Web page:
The Psychology of Pet Ownership

For years now, exhaustive psychological research and studies have concluded that a wealth of medical benefits exists for the individual who owns a pet. According to Abnormal Psychology (Comer, 2010), “social support of various kinds helps reduce or prevent depression. Indeed, the companionship and warmth of dogs and other pets have been found to prevent loneliness and isolation and, in turn, to help alleviate or prevent depression” (p. 260). Without companionship, people are far more likely fall into depression when life presents increased stress. An article in Natural Health summarizes the medical advantages of pet ownership by saying, “researchers have discovered that owning a pet can reduce blood pressure, heart rate, and cholesterol; lower triglyceride levels; lessen stress; result in fewer doctor visits; and alleviate depression” (Hynes, 2005). Additionally, Hynes explains, “Infants who live in a household with dogs are less likely to develop allergies later in life, not only to animals but also to other common allergens.”

While immune system adaptation explains allergy prevention, a pet’s gift of reducing depression is multilayered. One of the most important components is touch therapy. The physical contact of petting a cat or dog provides a calming effect, comforting the owner and fighting off stress. The New York Times reports pets “provide a socially acceptable outlet for the need for physical contact. Men have been observed to touch their pets as often and as lovingly as women do” (1982). Physical touch in infancy is vital to normal brain development, and the need for contact continues into adulthood as a way to ease tension, express love, and feel loved. 

Another aspect of this phenomenon is unconditional love. Pets can provide people with love that is difficult or sometimes impossible to find from another person. In the article Pets for Depression and Health, Alan Entin, PhD, says unconditional love explains everything. “When you are feeling down and out, the puppy just starts licking you, being with you, saying with his eyes, ‘You are the greatest.’ When an animal is giving you that kind of attention, you can’t help but respond by improving your mood and playing with it” (Doheny, 2010). Pets are often the only source of true unconditional love a man or woman can find, and the feeling of being adored improves mood and self-confidence.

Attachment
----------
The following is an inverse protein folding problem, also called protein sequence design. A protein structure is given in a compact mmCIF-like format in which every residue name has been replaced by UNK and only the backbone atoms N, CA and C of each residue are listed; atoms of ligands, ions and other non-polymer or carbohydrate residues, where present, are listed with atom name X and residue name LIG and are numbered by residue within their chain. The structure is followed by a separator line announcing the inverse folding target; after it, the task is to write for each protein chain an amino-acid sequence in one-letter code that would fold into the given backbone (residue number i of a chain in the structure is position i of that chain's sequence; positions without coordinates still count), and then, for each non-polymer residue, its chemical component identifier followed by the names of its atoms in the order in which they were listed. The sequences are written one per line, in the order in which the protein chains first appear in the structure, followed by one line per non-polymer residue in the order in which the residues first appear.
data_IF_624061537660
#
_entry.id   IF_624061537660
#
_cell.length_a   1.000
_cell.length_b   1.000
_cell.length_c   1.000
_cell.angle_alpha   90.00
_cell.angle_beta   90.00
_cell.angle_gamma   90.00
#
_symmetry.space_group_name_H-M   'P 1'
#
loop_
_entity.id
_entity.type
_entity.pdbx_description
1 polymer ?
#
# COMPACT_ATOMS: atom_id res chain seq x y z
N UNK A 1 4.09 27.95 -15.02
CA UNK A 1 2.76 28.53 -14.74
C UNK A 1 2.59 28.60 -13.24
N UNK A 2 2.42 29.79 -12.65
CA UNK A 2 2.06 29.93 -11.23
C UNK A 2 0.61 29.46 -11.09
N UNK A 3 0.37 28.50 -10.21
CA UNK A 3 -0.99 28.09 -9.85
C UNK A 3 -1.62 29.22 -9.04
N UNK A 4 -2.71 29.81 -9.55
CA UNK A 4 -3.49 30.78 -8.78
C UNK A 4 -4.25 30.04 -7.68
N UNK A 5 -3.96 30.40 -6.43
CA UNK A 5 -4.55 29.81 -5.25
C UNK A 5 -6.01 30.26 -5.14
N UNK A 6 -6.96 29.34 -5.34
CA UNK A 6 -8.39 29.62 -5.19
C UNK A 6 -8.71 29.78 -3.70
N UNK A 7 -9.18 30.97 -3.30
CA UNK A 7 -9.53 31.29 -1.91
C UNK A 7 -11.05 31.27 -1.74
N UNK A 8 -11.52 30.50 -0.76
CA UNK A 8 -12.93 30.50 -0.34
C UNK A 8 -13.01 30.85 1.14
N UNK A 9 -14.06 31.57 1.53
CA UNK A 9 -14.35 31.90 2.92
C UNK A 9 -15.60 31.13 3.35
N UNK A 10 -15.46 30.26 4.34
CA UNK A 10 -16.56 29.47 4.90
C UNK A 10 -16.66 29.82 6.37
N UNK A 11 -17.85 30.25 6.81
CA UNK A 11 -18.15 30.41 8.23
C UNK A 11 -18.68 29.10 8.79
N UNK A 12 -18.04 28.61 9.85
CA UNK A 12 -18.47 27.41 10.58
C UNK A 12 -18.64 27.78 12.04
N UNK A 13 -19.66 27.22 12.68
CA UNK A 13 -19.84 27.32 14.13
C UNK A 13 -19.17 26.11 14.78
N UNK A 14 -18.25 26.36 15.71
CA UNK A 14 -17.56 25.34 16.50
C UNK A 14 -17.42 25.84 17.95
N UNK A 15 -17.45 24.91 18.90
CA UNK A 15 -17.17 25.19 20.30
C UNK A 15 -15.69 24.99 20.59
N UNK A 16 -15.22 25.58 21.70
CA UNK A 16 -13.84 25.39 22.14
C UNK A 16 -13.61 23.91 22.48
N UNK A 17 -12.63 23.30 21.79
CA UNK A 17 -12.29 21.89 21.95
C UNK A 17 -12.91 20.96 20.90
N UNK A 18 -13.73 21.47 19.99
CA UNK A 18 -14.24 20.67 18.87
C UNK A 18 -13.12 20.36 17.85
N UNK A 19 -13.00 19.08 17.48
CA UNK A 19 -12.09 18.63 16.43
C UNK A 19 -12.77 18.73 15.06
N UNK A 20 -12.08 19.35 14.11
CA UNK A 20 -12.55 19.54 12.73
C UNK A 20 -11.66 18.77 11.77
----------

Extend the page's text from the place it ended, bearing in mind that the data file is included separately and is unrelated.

Not everyone is a pet person, which is why owning a pet will not be efficacious for everyone. Indeed, people who are already so depressed they cannot even take care of themselves will not see improvements. However, those who do take on the responsibility of owning a cat, dog, or any other little creature, will see reduced depression simply because they are responsible for another living being’s life. In an article in Reader’s Digest, Dr. Yokoyama Akimitsu, head of Kyosai Tachikawa Hospital’s psychiatric unit, says pets help by “creating a feeling of being needed” (2000). This need, this calling to take care of the pet, will give the owner a sense of importance and purpose. It also provides a distraction from one’s life problems. These elements work in concert to battle depression. 

Owning a pet also results in increased exercise and social contact with people. According to Elizabeth Scott, M.S., in her 2007 article How Owning a Dog or Cat Reduces Stress, dog owners spend more time walking than non-owners in urban settings. Exercise is known to burn stress. Furthermore, Scott says, “When we’re out walking, having a dog with us can make us more approachable and give people a reason to stop and talk, thereby increasing the number of people we meet, giving us an opportunity to increase our network of friends and acquaintances, which also has great stress management benefits.” Increased exercise will also lead to an improved sense of well-being due to endorphins released in the brain, and better sleep.

Finally, owning a pet simply staves off loneliness. Scott says, “They could be the best antidote to loneliness. In fact, research shows that nursing home residents reported less loneliness when visited by dogs than when they spent time with other people” (2007). Just by being there for their owners, pets eliminate feelings of isolation and sadness. They can serve as companions and friends to anyone suffering from mild or moderate depression.

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References

Brody, J. E. (1982, August 11). Owning a Pet Can Have Therapeutic Value. In The New York Times. Retrieved December 13, 2010, from http://www.nytimes.com/1982/08/11/garden/owning-a-pet-can-have-therapeutic-value.html?scp=1&sq=1982%20pets&st=cse

Comer, R. J.  (2010). Abnormal Psychology (7th Ed.). New York: Worth Publishers

Doheny, K. (2010, August 18). Pets for Depression and Health. In WebMD. Retrieved December 13, 2010, from http://www.webmd.com/depression/recognizing-depression-symptoms/pets-depression

Hynes, A. (2005, March). The Healing Power of Animals. In CBS Money Watch. Retrieved December 13, 2010, from http://findarticles.com/p/articles/mi_m0NAH/is_3_35/ai_n9775602/

Scott, E. (2007, November 1). How Owning a Dog or Cat Can Reduce Stress. In About.com. Retrieved December 13, 2010, from http://stress.about.com/od/lowstresslifestyle/a/petsandstress.htm

Williams, M. (2000, August). Healing Power of Pets. In Reader’s Digest. Retrieved December 13, 2010, from http://www.drmartinwilliams.com/healingpets/healingpets.html